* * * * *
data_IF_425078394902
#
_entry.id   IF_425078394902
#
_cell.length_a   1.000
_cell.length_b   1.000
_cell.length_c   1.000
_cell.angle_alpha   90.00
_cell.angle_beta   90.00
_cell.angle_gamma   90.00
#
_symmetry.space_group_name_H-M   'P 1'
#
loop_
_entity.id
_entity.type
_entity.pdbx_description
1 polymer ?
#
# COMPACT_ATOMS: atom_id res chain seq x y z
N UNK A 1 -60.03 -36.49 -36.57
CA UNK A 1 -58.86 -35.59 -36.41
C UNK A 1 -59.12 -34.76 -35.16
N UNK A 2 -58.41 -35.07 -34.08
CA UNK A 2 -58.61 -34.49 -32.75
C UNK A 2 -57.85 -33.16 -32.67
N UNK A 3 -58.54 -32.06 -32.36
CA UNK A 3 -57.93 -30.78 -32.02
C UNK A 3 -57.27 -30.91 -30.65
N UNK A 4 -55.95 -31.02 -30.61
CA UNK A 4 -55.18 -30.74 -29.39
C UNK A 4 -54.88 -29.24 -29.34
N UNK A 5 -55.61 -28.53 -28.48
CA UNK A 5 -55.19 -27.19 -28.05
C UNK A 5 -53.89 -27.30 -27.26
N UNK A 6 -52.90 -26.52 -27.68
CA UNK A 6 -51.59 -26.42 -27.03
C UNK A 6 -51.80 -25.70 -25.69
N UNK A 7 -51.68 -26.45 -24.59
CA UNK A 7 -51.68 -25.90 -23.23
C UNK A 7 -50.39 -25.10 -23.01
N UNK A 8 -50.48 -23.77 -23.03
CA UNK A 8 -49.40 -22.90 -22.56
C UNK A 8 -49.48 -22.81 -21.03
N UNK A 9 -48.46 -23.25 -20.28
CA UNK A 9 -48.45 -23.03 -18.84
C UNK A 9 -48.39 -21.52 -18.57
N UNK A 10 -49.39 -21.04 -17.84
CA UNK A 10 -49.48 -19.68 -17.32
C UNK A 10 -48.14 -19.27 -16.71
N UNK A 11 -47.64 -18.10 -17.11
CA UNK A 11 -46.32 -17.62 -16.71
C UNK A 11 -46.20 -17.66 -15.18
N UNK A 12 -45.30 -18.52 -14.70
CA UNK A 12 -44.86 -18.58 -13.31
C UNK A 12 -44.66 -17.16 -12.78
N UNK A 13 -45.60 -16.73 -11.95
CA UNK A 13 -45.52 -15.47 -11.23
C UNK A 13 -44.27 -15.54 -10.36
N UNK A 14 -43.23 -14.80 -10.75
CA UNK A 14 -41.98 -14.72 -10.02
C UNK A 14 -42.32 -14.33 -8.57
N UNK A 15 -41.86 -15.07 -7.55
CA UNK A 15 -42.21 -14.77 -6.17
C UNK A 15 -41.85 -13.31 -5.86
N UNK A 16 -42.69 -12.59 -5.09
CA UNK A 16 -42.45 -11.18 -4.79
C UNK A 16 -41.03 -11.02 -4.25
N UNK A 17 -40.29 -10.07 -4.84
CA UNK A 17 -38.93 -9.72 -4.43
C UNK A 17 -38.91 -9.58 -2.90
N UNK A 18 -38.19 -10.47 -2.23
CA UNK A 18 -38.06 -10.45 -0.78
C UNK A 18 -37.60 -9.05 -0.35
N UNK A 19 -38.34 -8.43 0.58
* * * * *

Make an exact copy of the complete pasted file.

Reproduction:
data_IF_425078394902
#
_entry.id   IF_425078394902
#
_cell.length_a   1.000
_cell.length_b   1.000
_cell.length_c   1.000
_cell.angle_alpha   90.00
_cell.angle_beta   90.00
_cell.angle_gamma   90.00
#
_symmetry.space_group_name_H-M   'P 1'
#
loop_
_entity.id
_entity.type
_entity.pdbx_description
1 polymer ?
#
# COMPACT_ATOMS: atom_id res chain seq x y z
N UNK A 1 -60.03 -36.49 -36.57
CA UNK A 1 -58.86 -35.59 -36.41
C UNK A 1 -59.12 -34.76 -35.16
N UNK A 2 -58.41 -35.07 -34.08
CA UNK A 2 -58.61 -34.49 -32.75
C UNK A 2 -57.85 -33.16 -32.67
N UNK A 3 -58.54 -32.06 -32.36
CA UNK A 3 -57.93 -30.78 -32.02
C UNK A 3 -57.27 -30.91 -30.65
N UNK A 4 -55.95 -31.02 -30.61
CA UNK A 4 -55.18 -30.74 -29.39
C UNK A 4 -54.88 -29.24 -29.34
N UNK A 5 -55.61 -28.53 -28.48
CA UNK A 5 -55.19 -27.19 -28.05
C UNK A 5 -53.89 -27.30 -27.26
N UNK A 6 -52.90 -26.52 -27.68
CA UNK A 6 -51.59 -26.42 -27.03
C UNK A 6 -51.80 -25.70 -25.69
N UNK A 7 -51.68 -26.45 -24.59
CA UNK A 7 -51.68 -25.90 -23.23
C UNK A 7 -50.39 -25.10 -23.01
N UNK A 8 -50.48 -23.77 -23.03
CA UNK A 8 -49.40 -22.90 -22.56
C UNK A 8 -49.48 -22.81 -21.03
N UNK A 9 -48.46 -23.25 -20.28
CA UNK A 9 -48.45 -23.03 -18.84
C UNK A 9 -48.39 -21.52 -18.57
N UNK A 10 -49.39 -21.04 -17.84
CA UNK A 10 -49.48 -19.68 -17.32
C UNK A 10 -48.14 -19.27 -16.71
N UNK A 11 -47.64 -18.10 -17.11
CA UNK A 11 -46.32 -17.62 -16.71
C UNK A 11 -46.20 -17.66 -15.18
N UNK A 12 -45.30 -18.52 -14.70
CA UNK A 12 -44.86 -18.58 -13.31
C UNK A 12 -44.66 -17.16 -12.78
N UNK A 13 -45.60 -16.73 -11.95
CA UNK A 13 -45.52 -15.47 -11.23
C UNK A 13 -44.27 -15.54 -10.36
N UNK A 14 -43.23 -14.80 -10.75
CA UNK A 14 -41.98 -14.72 -10.02
C UNK A 14 -42.32 -14.33 -8.57
N UNK A 15 -41.86 -15.07 -7.55
CA UNK A 15 -42.21 -14.77 -6.17
C UNK A 15 -41.85 -13.31 -5.86
N UNK A 16 -42.69 -12.59 -5.09
CA UNK A 16 -42.45 -11.18 -4.79
C UNK A 16 -41.03 -11.02 -4.25
N UNK A 17 -40.29 -10.07 -4.84
CA UNK A 17 -38.93 -9.72 -4.43
C UNK A 17 -38.91 -9.58 -2.90
N UNK A 18 -38.19 -10.47 -2.23
CA UNK A 18 -38.06 -10.45 -0.78
C UNK A 18 -37.60 -9.05 -0.35
N UNK A 19 -38.34 -8.43 0.58